It reminds me of a poem by John Donne
No man is an island entire of itself; every man is a piece of the continent, a part of the main; if a clod be washed away by the sea, Europe is the less, as well as if a promontory were, as well as any manner of thy friends or of thine own were; any man's death diminishes me, because I am involved in mankind. And therefore never send to know for whom the bell tolls; it tolls for thee.
Beyond that, Iwata contributed decades of his life to creating games that improve people's lives and bring them joy. He spent most of his time on earth creating a source of happiness for others. There are plenty of people who have used Iwata's games to help deal with depression or other life struggles. His work has contributed to a large part of our identities and has brought us years of joy. We may not have known him personally, but we were able to know him in a sense through his work. If we have to prove the "validity" of our grief, that is certainly a worthwhile reason to be sad.
As far a celebrities go, nothing to this day has hit me as hard as Giant Bomb's Ryan Davis' unexpected death a couple years back. Maybe it's because he was so young. Perhaps it's because he was in my ears for 3+ hours every single week for years via the Bombcast. He was also my favorite GB personality next to Vinny.
Yeah, so I still think about Ryan on occasion and feel a brush of sadness. He was such an awesome individual.
Steve Jobs really upset me too. But I think that was more of a sadness that the world was losing a true visionary of our times.
Every time I think about that kind, genuine, talented, intelligent, not-slimy, not-too-polished person not getting to host Nintendo Directs or talk to us fans about the work he is proud of I get sad all over again. =(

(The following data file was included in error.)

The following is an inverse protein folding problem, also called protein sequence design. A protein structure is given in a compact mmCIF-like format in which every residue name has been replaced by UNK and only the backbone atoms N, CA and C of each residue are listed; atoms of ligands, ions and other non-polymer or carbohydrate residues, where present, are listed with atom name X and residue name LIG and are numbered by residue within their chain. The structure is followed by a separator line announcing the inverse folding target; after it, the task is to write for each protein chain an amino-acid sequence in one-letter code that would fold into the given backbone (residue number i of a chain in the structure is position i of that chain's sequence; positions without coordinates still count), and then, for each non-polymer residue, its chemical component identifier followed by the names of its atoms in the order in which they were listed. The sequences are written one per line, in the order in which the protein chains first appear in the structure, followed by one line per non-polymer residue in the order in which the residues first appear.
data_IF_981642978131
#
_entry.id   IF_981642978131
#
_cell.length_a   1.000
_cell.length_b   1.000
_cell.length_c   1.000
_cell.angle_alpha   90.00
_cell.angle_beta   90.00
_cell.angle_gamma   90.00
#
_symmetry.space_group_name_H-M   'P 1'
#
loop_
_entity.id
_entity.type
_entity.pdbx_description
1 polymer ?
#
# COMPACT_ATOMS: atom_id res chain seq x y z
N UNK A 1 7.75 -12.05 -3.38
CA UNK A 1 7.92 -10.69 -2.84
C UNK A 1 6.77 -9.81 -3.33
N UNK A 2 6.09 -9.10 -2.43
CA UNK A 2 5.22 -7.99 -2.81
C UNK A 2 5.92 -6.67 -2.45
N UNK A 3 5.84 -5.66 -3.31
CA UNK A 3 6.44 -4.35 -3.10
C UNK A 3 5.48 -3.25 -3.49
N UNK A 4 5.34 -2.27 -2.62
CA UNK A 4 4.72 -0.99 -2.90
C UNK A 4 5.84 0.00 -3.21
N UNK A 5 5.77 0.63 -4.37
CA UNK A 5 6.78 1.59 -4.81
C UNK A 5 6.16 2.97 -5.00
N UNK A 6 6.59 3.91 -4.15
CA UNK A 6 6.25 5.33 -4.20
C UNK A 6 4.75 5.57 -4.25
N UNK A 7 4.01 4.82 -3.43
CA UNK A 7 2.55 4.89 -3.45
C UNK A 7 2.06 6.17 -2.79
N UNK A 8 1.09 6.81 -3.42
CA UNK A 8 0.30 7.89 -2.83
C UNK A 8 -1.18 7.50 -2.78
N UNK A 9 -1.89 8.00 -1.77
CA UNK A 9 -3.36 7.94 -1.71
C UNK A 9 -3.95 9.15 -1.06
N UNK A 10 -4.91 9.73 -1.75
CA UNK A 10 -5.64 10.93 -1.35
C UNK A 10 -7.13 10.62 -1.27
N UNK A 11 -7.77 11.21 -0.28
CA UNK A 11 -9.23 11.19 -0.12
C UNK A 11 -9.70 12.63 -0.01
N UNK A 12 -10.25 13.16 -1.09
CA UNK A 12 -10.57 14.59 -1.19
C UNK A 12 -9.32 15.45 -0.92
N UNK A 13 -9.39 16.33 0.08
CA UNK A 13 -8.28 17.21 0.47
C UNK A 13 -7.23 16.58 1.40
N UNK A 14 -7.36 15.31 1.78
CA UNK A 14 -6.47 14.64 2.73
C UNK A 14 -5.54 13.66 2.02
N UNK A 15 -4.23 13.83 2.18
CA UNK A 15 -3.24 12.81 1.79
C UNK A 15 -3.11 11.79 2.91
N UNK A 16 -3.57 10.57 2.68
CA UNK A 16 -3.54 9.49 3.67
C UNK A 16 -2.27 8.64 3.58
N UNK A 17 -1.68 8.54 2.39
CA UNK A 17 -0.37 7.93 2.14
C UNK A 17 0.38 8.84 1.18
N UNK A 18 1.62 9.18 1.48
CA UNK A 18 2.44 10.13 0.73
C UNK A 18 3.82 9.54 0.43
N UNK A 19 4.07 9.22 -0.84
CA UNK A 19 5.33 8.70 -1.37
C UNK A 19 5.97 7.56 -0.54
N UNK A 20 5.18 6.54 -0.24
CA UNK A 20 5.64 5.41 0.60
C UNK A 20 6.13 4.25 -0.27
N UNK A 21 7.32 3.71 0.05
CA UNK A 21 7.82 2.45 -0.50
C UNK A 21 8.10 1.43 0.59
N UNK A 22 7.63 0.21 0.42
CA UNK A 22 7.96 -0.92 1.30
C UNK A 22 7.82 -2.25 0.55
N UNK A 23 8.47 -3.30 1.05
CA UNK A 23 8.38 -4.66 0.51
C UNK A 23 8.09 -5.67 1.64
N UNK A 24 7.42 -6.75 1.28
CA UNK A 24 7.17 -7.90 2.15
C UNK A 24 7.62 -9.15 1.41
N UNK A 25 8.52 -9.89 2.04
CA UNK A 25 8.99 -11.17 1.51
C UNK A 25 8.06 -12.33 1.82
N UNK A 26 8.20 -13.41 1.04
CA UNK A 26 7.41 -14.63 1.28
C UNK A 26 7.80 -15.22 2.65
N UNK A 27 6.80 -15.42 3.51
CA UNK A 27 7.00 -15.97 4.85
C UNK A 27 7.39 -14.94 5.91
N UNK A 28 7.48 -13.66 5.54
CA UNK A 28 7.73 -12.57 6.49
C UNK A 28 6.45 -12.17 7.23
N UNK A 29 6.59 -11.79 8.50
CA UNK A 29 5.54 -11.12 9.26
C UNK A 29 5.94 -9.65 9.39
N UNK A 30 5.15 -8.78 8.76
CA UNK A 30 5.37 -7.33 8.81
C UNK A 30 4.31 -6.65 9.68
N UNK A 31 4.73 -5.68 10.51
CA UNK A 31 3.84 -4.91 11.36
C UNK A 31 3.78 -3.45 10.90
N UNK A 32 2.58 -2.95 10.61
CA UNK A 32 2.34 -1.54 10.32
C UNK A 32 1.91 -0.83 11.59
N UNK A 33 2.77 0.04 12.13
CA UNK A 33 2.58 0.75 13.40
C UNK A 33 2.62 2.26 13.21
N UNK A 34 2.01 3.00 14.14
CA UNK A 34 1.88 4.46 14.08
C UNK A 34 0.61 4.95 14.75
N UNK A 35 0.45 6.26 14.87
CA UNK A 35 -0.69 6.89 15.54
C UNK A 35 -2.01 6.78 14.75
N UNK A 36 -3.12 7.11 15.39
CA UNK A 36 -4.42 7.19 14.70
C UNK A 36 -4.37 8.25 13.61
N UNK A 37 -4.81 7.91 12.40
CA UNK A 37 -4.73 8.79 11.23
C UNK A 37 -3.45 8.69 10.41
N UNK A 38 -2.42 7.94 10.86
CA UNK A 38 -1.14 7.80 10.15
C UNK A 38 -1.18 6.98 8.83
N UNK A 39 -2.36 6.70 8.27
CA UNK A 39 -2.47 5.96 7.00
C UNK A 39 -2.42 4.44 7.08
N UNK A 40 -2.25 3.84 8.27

I just feel like he was a good person who honestly had a very difficult and often thankless job but did it anyway and with a smile on his face. He did it because it was his passion. He didn't talk to us the way some other heads of game companies do; he didn't treat us like the whiny, never-satisfied, fanboys we often are. Did he enjoy getting paid for his work? I'm sure he did. But when the company wasn't living up to its potential, he cut his own paycheck!
I want a happy, talented, dork as the head of my favorite gaming company. Iwata was that dork, in the best way possible. I took it for granted. =\ As is often the case with loss, I think we all just assumed we'd have more time.
Well said. Iwata was a one of a kind president. He wasn't always perfect at his job, but he sure made it look fun. How many company presidents do an official unboxing? (With classy gloves on, no less!)
I think what bothers me the most about this is how just about a month before Iwata's passing, a ton of people were incredibly vocal about their hate for Nintendo's E3 and calling for the cancellation of Metroid Prime: Federation Force. No one knew how serious Iwata's health issues were but to think that he might have taken people's reactions personally... I don't know, it just makes me feel bad